A year after her husband moved out, Nora was ready to spread her wings and fly solo. But how, and where to? Julie Morgenstern helps a newly single woman sign an exhilarating new lease on life.
Dear Julie,
I am 43 years old and confronting a major and unexpected move at a time in my life when I had every expectation of building a home rather than dismantling one. After 15 years of marriage, my husband and I are divorcing. We own a beautiful and spacious townhouse, where I have been living alone with our dog since my husband moved out over a year ago. I know I have to get on with my life—which I have found nearly impossible to do living in the home we built together. But I am paralyzed by the idea of moving, of leaving everything that's familiar at a time when I feel completely untethered.

Can you please help me muster the strength and clarity I need to pick up the pieces and move on?

P.S. Wherever I go, my dog goes too (in case you were worried).
— Nora Frank, New York

The timing of Nora's letter, a full year after her husband moved out, is no surprise. My own experience—and the experience of every divorced friend I've known—is that it usually takes about two years to complete this transition. The first year you walk around stunned, angry, sad, feeling punished, wondering what you did to bring this on�and then you emerge from that inward focus, look at your external world, and begin to get ready to take action. You are on the verge of changing your perception of your situation from something that happened to you into something you are in charge of.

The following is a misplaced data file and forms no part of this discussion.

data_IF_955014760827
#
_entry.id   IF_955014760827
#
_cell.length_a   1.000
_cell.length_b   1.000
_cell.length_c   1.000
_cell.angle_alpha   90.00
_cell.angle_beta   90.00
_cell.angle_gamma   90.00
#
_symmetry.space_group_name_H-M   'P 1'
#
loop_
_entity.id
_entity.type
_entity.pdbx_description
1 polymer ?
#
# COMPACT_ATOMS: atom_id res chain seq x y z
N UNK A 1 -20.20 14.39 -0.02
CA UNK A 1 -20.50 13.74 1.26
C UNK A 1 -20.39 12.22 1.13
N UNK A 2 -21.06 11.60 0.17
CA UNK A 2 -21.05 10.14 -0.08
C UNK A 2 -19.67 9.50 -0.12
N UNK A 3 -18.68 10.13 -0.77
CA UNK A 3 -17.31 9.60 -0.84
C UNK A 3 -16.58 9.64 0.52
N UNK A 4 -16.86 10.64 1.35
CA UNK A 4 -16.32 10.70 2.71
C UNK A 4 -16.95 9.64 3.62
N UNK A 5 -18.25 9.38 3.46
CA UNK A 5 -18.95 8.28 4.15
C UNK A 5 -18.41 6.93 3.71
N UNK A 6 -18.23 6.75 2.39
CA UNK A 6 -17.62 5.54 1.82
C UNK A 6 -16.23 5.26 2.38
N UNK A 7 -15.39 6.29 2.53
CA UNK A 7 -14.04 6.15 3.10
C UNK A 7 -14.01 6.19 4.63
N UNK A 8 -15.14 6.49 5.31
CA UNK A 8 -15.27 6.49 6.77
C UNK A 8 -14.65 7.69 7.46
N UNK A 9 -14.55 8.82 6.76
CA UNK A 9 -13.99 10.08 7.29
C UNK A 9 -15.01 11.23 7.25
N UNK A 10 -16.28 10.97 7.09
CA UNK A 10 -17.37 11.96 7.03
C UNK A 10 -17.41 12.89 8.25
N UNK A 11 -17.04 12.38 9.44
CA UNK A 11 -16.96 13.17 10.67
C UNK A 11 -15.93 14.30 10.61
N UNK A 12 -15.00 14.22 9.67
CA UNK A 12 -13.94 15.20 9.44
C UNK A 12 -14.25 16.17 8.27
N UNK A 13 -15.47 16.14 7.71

The starting point of any emotional life decision is to get very, very quiet with yourself and ask a single question: "What do I want?" Then listen to yourself without judgment. Trust your desires.

You must separate your answer from the tangle of two other issues that will only serve to confuse you: how to make what you want happen, and your worry that somehow the process will go wrong. Blurring Nora's clarity was a deep fear of moving. Every move she'd ever gone through had been a logistical nightmare. But if the details were handled by someone else, if she knew things would go smoothly, what would she choose to do?

I reflected back to her what I had heard: she didn't want the house. It was too big, too much work, too hard living with the trappings of a life that was no longer operative. She wanted to move: to a different neighborhood—one more conducive to single living—where she didn't have the constant reminders of her ex's new life. Instead of taking time to fix up the house for sale, she preferred to sell it to her ex. That would be quicker and would spare her the daunting job of emptying the house for new owners. She could take with her what she wanted, leaving him to decide what to do with the rest.

That decision made, we moved on to the logistics. We toured the house, taking a room-by-room inventory. Nora's goal was to bring with her only what she used and loved, and she found it surprisingly easy to make most of these decisions. She spoke of the "heat" around objects: some were cool, some warm, some hot. The bed was the final quandary. She would need more time to decide whether to take it or buy a new one.

Next, we sat down to brainstorm about guidelines for her new living place. To buy something felt premature. She needed a nurturing, transitional space in which to heal. She wanted to find a charming apartment to rent for a year. That would give her time to reclaim her sense of herself and provide a stepping-stone into her new life. I asked what she liked about her present house. Although the spaciousness appealed to her, she said, over the past year she'd lived in just three rooms—and she was sure that was all she needed. We drew up a wish list. One-bedroom apartment, with space for three to four zones: living room, dining area, office area, bedroom. High ceilings. Light and airy. Must allow dogs.


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